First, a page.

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This post has been updated.
This post, written in 2010, is about oil cleansing, which did amazing things for my skin and planted the seed for my natural skin care journey and the eventual release of my Skintervention Guide. Remember, however, true transformation isn’t just about topical strategies. No amount of oil cleansing can fix a nutritional deficiency, and nutritional deficiencies set the stage for acne, skin problems, hormonal imbalances, and – yes – stinky pits and bad hair. The quality and sources of our food – the only fuel we have – determines how well every single bodily process works.
Update:You don’t have to work as hard at this regimen as it seems. One day per week of by-the-book cleansing (as explained below) is excellent, but the rest of the time you can do a few different things: You can massage your oil of choice into your skin (I like ^coconut and ^jojoba, and ^tallow is excellent for sensitive skin), then briefly cover your face with a warm (NOT HOT) washcloth and wipe away – once to remove makeup if necessary, then again to cleanse.
Alternatively, you can allow your single oil or your castor-oil blend to sit on your skin while you shower, rather than using a warm washcloth, then wipe off. Moisturize with a dab of your oil of choice (not castor, which is too drying alone, but the other oils).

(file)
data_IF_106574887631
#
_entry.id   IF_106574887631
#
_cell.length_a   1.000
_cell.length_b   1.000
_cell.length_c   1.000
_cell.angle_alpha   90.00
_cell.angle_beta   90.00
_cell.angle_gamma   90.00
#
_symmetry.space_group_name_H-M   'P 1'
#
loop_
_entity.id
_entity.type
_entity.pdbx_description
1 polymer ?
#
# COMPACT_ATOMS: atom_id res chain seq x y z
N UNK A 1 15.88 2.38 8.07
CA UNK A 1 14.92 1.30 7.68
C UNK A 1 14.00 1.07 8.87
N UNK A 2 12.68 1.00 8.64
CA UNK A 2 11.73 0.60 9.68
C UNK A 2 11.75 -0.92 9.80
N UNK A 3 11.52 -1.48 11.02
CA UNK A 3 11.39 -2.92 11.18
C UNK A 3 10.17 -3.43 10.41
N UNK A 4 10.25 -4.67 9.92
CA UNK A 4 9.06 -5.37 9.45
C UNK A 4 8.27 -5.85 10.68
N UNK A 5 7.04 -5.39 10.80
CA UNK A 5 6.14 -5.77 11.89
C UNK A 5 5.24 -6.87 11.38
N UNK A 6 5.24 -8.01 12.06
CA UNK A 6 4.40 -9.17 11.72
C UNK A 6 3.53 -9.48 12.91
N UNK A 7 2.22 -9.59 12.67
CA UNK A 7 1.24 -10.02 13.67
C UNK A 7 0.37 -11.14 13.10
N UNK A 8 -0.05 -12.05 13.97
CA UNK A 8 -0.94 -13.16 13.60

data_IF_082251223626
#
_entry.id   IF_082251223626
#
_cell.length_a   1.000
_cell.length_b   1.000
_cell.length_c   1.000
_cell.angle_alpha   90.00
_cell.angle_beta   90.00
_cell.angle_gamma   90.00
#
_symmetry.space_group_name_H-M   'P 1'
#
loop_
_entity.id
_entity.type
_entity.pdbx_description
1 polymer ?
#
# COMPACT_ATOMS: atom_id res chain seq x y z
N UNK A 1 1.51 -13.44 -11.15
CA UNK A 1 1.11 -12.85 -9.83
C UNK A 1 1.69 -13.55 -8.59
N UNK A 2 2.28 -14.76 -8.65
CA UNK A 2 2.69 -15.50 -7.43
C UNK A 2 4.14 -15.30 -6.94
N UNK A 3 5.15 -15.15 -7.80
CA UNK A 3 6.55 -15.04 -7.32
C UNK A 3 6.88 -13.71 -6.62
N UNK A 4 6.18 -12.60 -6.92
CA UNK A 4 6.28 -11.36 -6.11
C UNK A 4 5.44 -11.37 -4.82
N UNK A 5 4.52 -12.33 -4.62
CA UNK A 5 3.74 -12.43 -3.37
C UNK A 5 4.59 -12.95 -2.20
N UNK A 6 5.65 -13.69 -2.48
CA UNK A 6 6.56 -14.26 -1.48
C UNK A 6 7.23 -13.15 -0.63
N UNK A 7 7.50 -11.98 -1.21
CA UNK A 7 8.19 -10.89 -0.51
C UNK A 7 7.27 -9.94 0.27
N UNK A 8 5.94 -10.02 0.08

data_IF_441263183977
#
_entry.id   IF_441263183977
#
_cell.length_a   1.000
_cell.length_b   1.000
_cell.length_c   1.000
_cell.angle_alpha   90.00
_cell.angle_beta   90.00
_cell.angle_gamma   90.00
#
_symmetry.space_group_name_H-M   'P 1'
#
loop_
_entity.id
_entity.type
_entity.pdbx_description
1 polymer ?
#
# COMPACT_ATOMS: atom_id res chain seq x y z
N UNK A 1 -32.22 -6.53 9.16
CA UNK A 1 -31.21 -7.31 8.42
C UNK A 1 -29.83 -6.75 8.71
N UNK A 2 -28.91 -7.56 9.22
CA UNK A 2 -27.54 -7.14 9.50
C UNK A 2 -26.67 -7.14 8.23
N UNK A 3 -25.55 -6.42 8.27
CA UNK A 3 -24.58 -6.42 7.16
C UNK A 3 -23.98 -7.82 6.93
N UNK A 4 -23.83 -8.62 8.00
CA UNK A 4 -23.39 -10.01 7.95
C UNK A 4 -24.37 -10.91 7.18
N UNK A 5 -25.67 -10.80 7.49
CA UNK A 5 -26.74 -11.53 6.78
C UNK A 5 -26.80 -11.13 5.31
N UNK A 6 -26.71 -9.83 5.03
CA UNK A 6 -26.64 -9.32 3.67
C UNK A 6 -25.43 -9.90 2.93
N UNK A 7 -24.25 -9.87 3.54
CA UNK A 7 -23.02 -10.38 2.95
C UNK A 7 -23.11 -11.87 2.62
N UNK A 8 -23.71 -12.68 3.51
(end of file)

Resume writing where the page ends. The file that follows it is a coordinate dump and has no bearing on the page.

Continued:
In my Primal journey I’ve been led to re-evaluate so many of my personal-care practices.
First, nutrition. As my wise sister says, “food is the top personal care product you can get.” So true. Eating a diet of appropriately fed meats, grass-fed animal fats and fat from coconut oil and other healthful sources, along with lots of veggies, has improved everything from my disposition to my skin and dental health.
Don’t believe me? Check out my before-and-after:
Next, I’ve re-evaluated my surroundings. I used to be a bit of a bleach addict (I can’t explain it – I just love the smell) but I’ve begun played around with beneficial bacteria for home cleaning – yup, probiotics like those found at SCD Probiotics and Protection in Probiotics. Why fight constantly re-colonizing “bad” bacteria when you can crowd them out with the good stuff and maintain that positive environment?
Last, the way I treat my skin from the outside has changed.
What truly sent me over the skin-clearing edge was tossing all the harsh/gentle/foaming/non-foaming/astringent/non-comodegenic CRUD I’d been smearing on my face for years in hopes it would treat a symptom (acne) rather than addressing the root cause (hormonal and bodily imbalances). Switching to the Oil Cleansing Method, along with using oils exclusively to moisturize, truly made my skin better and more clear than it’s ever been. And I no longer put ingredients I can’t pronounce on my skin every day.
More on the Oil Cleansing Method can be found here, and I describe my personal regimen, which I believe improves upon that method, below. While it’s a more time-consuming process, it seems to balance incredibly effectively (much like proper nutrition).